Tag Archives: Twitter

passion meets innovation

The spring semester will be complete in just a mere 3 weeks or so; one of the perks of being enrolled at the University of Louisville is their hastiness to get students off campus prior to Derby weekend. This semester was an interesting one, to say the least, causing myself to reevaluate who I was as a student and who I wanted to be as a professional. Luckily, I have meet some great mentors while in the Communication Department and they helped make some of those tough calls easier for me.

Other than our happy go lucky advisor Steve Sohn, I am lucky to have yet another faculty member as a new trusted advisor – Dr. Karen Freberg, whose class I am currently also wrapping up as this semester comes to a close.

I have also been known as the innovator to my group of friends – my father is sort of a nerd and thus the gene has been passed down to me. My siblings and I had an Apple 2 growing up, we had iPods before discman’s had even thought of being obsolete, my folks were on the first waiting list for the first iPhone, and it’s a running joke in our family that Apple is our favorite fruit. Hell – I have the Apple logo tattooed on my wrist. Anything that is deemed the new coolest tech toy, my dad has it, has bought it, or is on the waiting list for it. So when Dr. Freberg walked into our Cohort Seminar in the fall sporting a pair of Google Glass I knew that I had to be in her course! Luckily enough, I was able to snag a seat in her social media course (which by the way is another one of my favorite past-times, to the point that my mentality is if you didn’t Instagram it, tweet it, or post it – did it really happen?!).

What I grained from her course was just amazing – an incredible experience!

Right away I was named team leader to work with Joey Wagner on his upcoming event Thunder Lounge. Where my team and I had a blast! We created, and served, real cocktails to him and his associates in a business meeting. We brainstormed with his team to come up with ways to brand the event. We are running his Twitter and Facebook accounts – our strategic plans being turned into real life content as we go along. It’s been great working with Joey, and I hope we can work together again in the future. (And a big ol’ thank you to my team Maggie Cunningham, Katie McDaniel, and Kate Vance – couldn’t have done it without ya!)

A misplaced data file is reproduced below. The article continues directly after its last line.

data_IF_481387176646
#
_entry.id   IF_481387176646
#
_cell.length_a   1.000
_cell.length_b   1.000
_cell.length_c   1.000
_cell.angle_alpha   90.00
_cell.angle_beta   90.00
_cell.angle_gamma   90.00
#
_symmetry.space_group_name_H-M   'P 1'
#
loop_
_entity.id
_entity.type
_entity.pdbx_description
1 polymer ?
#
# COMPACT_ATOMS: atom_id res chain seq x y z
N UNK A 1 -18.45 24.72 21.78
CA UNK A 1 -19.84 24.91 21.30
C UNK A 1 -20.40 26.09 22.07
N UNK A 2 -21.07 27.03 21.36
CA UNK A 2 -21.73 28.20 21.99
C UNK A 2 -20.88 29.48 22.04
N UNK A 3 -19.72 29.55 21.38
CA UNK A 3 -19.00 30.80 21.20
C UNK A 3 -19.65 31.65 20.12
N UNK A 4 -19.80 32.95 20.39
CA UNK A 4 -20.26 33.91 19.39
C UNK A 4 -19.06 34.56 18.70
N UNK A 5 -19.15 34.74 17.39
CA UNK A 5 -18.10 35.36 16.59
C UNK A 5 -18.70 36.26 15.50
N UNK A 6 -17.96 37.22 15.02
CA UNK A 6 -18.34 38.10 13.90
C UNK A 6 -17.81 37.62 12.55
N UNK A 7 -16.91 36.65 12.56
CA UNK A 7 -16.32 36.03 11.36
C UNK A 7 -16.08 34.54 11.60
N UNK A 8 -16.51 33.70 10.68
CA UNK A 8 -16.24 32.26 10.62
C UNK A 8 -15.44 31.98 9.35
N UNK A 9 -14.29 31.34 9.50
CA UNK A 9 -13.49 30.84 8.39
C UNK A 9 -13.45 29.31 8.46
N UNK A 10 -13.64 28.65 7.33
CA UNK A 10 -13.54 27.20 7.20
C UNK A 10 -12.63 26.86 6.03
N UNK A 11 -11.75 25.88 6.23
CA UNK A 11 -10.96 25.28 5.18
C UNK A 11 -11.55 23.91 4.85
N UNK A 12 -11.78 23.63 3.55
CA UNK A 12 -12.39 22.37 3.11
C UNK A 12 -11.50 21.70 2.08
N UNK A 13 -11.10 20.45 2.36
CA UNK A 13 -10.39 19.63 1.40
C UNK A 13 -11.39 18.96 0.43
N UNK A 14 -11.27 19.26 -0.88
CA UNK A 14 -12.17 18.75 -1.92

Dr. Freberg also brought in multiple guest speakers from all faucets of the industry. From crisis communication to Facebook analytic specialists to previous students of hers. Though the one that I was must interested in was with @ULFlyingCard – the social media guru for UL athletics. Having already talked to me, repeatedly, about my future goals and what I was passionate about Dr. Freberg knew that sports was were I wanted to be. And before Nick Stover‘s presentation was even over, she was whispering that I needed to go ask him for an internship – tell him I am a designer, I knew social media, I’m a graduate student. The class ended and she pretty much ushered me to his side to ensure I got the opportunity to talk with him. She even helped me finalize the draft to this post that I sent to him, along with my resume.

It is because of her and her encouragement I was able to land an internship of a lifetime.

And I cannot thank her enough.

From the lectures on branding oneself, to the guest speakers, to personally letting me take her Google Glass to the UL/UK Sweet 16 game, to always just being a tweet away – I just want to say thank you to Dr. Freberg. She has taken my passion for sports and social media and has turned it into an innovated career path. I look forward to more classes with her and am proud to be a #FrebergGrad!

My boss & I rocking Glass before the start of the UL/UK Sweet 16 game in Indy.

My boss & I rocking Glass before the start of the UL/UK Sweet 16 game in Indy.

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a hiatus & a thank you

And I am back. After a hiatus from social media starting at about 12:37am this past Saturday morning. It wasn’t a real hiatus; I still checked my emails and occasionally got on to Twitter, Facebook, and Instagram – but I didn’t post much and it usually only took me a few moments before I tossed my phone to the side once more.